My parents’ musical tastes would today be called vocal standards or the “Great American Songbook.” My mother’s favorite was Perry Como, followed by a long line of vocalists like Andy Williams, Robert Goulet, Nat King Cole, John Gary, and Ed Ames. My dad loved Doris Day and enjoyed Big Band and Sinatra more than my mother, but he listened to all those my mom listened to as well. The 70 was also the era of bandleaders with lush orchestral arrangements sometimes joined by a group of singers (think Ray Conniff and Percy Faith). Lucky for my parents, there was a radio station tailored exactly to their needs. WGAY (drawing on the original definition of gay as “carefree and happy”) was the DC’s “beautiful music” station. It played a mix of easy listening, vocal standards, and instrumentals. It was my parents’ radio station of choice at home and in the car. My brothers dubbed it “old fogey” music, and at times, I followed suit. Regardless of its merit as music, we were simply too young to recognize it as anything other than uncool.
At least in my case, if not my brother’s, there must have been some musical “imprinting” going on, because when I became an adult, I wanted to listen to some of those great vocalists of the mid-20th century. Like my father, I liked Frank Sinatra more than some of the mellower singers, but I came to appreciate crooners of all kinds. These were singers whose diction and phrasing were so impeccable you didn’t need to go online to decipher the words. These were singers who often covered the same songs but whose arrangers made the songs fit their styles so it never sounded redundant. These were singers whose careers spanned four and five decades because they were that good. And some of these singers, like Frank Sinatra and Tony Bennett (one of the last great crooners still with us), are once again cool as younger generations discover them.
So it likely was a combination of nostalgia and genuine interest that led me to copy all of my mother’s CDs when I visited last Christmas. I copied blindly without any censoring, figuring I could easily delete singers and songs later if I couldn’t stand them. In January, I began methodically building a collection of music on a 32GB USB to listen to in my car. The first folder of music on the device is “Anita’s favorites,” comprised of my top 12 or 15 singers. The second is “Vocalists and the American Songbook,” and that is where much of my mother’s music ended up. In addition to my collection of Frank Sinatra, Tony Bennett, and Nat King Cole, I added her collection, which featured Andy Williams, Robert Goulet, John Gary, and her beloved Perry Como, among others.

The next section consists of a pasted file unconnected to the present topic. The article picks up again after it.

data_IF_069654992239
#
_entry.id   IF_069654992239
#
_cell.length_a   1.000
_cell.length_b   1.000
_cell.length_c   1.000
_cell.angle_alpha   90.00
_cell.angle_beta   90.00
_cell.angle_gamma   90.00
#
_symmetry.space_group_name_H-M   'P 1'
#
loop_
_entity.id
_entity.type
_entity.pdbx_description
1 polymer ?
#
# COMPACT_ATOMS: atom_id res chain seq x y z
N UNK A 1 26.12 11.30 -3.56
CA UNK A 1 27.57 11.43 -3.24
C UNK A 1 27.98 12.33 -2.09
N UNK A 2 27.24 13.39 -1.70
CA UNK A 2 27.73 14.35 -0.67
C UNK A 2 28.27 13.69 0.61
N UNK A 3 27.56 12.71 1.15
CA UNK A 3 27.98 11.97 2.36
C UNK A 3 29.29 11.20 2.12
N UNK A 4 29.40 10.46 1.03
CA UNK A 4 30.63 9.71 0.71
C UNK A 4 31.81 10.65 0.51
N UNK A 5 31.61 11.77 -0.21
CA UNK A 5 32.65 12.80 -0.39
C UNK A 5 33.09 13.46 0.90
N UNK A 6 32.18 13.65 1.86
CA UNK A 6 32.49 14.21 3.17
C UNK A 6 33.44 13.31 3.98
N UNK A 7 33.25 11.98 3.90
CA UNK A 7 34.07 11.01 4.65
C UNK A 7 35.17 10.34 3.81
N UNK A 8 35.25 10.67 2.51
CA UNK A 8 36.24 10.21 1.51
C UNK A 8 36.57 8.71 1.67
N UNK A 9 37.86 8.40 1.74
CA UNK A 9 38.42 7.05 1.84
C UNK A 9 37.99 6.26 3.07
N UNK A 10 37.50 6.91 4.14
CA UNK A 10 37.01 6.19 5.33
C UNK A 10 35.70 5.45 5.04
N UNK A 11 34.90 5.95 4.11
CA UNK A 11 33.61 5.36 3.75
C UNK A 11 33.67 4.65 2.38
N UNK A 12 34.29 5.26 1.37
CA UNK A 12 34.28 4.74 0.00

And it was Perry Como singing “It’s Impossible,” his 1970 hit that I heard hundreds of times during my childhood on records at home and when WGAY played it, that transported me to the backseat of my parent’s car. “And tomorrow, should you ask me for the world, somehow I’d get it. I would sell my very soul and not regret it. For to live without your love–it’s just impossible.” Hearing this song as a woman who is the same age my parents were when I was 10, this song about the impossibility of falling out of love with your soulmate, made me see Buck and Gloria Fusco not as middle-aged parents but as middle-aged lovers.
As a child, I thought that we kids in the back seat were all that mattered, that we had a right to complain about the music we were forced to listen to. As an adult, listening that that same music, I see clearly that the front seat is what mattered because if those two lovers in the front had never fallen in love there were be no annoyed child in the back seat.
One song made me remember that these two parents–who loved three children into existence, who made sure those children always felt loved, who buried their first-born son when he was 15 1/2 and who helped the other two cope with that unspeakable loss–these two parents had a life before, outside of, and beyond their lives as parents. And my brother and I are most certainly better for that.
November 1975: Mom and Dad celebrate their 25th wedding anniversary. I’m 7 in this photo, proudly wearing my Winnie the Pooh smock dress from Sears. My brothers, Michael, age 15 (left), and Kenneth, age 14 (right), are behind me. This was the last photo of all five of us because Michael would die a few months later.
For those who are interested in hearing the song behind this post, you can listen here: It’s Impossible by Perry Como.